The gunman who opened fire at a suburban Chicago manufacturing plant in February, killing five colleagues before he was killed by police, told a co-worker the morning of the shooting that if he was fired he was going to kill employees and police, prosecutors said in a report released Monday. The Henry Pratt Co. employee told authorities in Aurora that he knew Gary Martin carried a firearm in his vehicle, but that he didn't report Martin's comments to his superiors because he routinely made "off the wall" statements and that he didn't believe Martin would do anything violent, according to the nine-page Kane County State's Attorney's office report.
According to the report that concluded officers were justified in using deadly force in their response, Martin spoke to a few employees after he arrived for work at 6:45 a.m. Feb. 15, and told them he was worried he might be fired for a safety violation, reported CBS Chicago.
"If I get fired, I'm going to kill every mother f***** in here," he allegedly told the employee. "I am going to blow police up."
Prosecutors say the employee had never seen him with the weapon inside the warehouse, and wasn't aware Martin was carrying the gun at work that morning, reports CBS Chicago. Prosecutors said it's believed Martin brought the gun and ammunition inside the building when he arrived at work, because there is no surveillance video of him returning to his car before the shooting.
While it has widely been reported that Martin had been fired, the report marks the first time officials have explained that Martin's firing came during a disciplinary meeting that was called because of his refusal to wear safety glasses. It also details the events immediately before the shooting, including the fact that Martin could be seen "walking over to his workstation to retrieve something," putting on a hoodie and going into the bathroom just before the meeting.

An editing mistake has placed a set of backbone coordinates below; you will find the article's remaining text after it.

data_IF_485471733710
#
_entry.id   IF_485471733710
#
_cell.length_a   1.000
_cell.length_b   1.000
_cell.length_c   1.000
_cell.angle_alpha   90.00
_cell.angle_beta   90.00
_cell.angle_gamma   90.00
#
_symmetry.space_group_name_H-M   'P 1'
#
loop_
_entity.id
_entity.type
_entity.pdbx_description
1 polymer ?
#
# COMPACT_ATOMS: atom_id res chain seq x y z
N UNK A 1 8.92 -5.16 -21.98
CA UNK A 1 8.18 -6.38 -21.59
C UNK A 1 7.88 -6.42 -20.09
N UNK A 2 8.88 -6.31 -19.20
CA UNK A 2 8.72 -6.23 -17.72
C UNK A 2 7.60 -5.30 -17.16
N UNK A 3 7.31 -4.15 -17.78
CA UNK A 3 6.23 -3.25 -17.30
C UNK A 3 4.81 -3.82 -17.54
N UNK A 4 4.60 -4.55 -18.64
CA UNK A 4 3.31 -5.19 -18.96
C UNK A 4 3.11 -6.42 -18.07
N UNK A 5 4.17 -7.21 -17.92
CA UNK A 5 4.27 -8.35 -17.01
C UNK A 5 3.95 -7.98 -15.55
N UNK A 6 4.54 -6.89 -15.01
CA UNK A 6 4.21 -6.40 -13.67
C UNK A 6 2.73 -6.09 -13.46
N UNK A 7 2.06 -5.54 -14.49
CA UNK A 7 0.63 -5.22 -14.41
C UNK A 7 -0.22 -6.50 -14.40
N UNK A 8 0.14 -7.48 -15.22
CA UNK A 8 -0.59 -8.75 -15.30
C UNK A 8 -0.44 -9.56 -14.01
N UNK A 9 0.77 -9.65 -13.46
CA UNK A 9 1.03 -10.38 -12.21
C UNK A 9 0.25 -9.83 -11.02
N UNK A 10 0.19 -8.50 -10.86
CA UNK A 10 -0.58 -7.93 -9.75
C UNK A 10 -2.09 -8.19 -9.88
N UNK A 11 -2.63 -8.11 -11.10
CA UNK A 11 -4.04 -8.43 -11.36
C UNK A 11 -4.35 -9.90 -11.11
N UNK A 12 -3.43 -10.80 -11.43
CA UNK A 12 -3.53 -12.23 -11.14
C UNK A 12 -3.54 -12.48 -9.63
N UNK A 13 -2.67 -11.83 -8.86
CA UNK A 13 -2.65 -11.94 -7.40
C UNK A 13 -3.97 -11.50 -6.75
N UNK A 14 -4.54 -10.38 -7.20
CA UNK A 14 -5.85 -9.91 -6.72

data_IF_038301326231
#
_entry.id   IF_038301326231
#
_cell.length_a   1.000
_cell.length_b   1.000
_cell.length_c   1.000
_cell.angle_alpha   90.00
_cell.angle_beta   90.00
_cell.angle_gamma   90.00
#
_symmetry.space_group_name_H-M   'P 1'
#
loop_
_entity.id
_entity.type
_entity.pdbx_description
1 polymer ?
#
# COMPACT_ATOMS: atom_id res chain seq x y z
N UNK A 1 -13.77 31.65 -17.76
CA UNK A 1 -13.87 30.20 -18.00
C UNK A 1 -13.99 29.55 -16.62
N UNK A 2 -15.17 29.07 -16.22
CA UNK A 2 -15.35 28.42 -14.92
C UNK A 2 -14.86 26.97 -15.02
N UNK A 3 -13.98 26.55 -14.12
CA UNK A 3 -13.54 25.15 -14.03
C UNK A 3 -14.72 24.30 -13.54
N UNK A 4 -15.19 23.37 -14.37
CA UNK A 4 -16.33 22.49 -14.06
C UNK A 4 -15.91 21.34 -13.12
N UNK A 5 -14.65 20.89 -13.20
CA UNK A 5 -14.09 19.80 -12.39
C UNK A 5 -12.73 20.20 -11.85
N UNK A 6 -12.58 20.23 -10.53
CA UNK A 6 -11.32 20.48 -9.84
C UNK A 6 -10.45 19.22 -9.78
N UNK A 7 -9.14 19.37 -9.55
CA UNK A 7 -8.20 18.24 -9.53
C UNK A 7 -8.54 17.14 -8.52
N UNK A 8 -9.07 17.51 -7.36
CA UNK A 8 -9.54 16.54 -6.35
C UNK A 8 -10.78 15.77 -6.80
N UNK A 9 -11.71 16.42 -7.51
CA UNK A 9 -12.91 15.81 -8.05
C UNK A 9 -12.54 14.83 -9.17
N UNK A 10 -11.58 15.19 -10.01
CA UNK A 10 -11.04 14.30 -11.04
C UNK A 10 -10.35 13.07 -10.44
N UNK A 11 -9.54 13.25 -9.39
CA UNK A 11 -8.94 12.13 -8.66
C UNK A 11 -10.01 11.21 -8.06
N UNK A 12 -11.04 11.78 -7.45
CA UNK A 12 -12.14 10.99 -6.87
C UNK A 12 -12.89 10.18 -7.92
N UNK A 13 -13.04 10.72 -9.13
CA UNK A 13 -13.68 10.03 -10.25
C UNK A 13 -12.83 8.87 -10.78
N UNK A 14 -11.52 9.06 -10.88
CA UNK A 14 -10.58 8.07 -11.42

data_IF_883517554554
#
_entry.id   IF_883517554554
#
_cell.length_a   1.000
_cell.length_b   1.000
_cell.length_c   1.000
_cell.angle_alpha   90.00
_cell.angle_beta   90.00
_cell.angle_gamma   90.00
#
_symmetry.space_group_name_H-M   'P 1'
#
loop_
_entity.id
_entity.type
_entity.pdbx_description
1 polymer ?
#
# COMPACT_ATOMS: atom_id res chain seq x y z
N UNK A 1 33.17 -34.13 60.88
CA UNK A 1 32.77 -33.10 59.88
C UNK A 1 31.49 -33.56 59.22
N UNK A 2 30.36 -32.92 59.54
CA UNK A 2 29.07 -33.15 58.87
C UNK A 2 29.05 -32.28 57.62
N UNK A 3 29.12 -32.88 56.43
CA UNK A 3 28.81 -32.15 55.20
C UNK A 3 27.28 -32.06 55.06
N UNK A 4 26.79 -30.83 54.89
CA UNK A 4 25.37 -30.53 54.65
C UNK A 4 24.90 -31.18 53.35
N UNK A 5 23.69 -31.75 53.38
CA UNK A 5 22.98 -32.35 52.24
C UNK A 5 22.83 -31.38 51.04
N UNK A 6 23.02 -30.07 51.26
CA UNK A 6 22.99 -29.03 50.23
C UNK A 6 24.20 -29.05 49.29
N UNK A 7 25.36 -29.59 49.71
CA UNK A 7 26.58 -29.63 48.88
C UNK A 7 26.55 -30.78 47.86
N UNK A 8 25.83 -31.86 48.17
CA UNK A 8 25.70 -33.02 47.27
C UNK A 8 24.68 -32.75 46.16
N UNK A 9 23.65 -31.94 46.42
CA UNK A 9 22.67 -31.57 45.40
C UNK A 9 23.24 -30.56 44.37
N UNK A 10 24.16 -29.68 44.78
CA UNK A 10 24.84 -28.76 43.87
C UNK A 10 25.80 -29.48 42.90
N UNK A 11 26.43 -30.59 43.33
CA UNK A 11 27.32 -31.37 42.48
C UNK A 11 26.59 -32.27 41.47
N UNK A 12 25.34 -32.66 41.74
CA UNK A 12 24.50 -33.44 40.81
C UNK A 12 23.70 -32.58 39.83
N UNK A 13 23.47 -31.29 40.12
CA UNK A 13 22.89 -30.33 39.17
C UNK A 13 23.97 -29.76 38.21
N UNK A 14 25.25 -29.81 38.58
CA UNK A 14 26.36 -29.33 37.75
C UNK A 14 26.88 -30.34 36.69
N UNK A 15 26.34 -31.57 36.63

The report that details the shooting shows that after Martin was told by Clayton Parks, the company's human resources manager, that he had been fired, Martin used profanity and then began firing. Parks was among those killed.
Wounded in the attack was union steward Timothy Williams. Speaking last month, Williams' lawyer David Rapoport said Williams was shot in the arm during the meeting, but was able to run outside of the room and alert others to the danger.
"He was just screaming with his bloody arm, 'Get out, Gary is shooting, Get out, Gary is shooting,'" Rapoport said.
Williams hadn't yet made it out of the building when Martin approached Williams, according to Rapoport, saying, "You're not dead yet?" before shooting him twice more, in the upper back near each of his shoulders. Williams hasseeking $2 million in damages for issuing Martin a gun license despite a previous felony conviction, and failing to make sure he surrendered his gun when that license was revoked.
The report also gives an account of the police response, beginning with officers being dispatched to the scene at 1:24 p.m., the five-minute period in which five officers were shot inside and outside the building, and the search for Martin that ended with him being fatally shot by law enforcement.
The report includes an autopsy that revealed Martin was shot six times, including four times in the chest and once in the middle of his forehead. Pathologists say a gunshot wound to his right jaw was likely self-inflicted.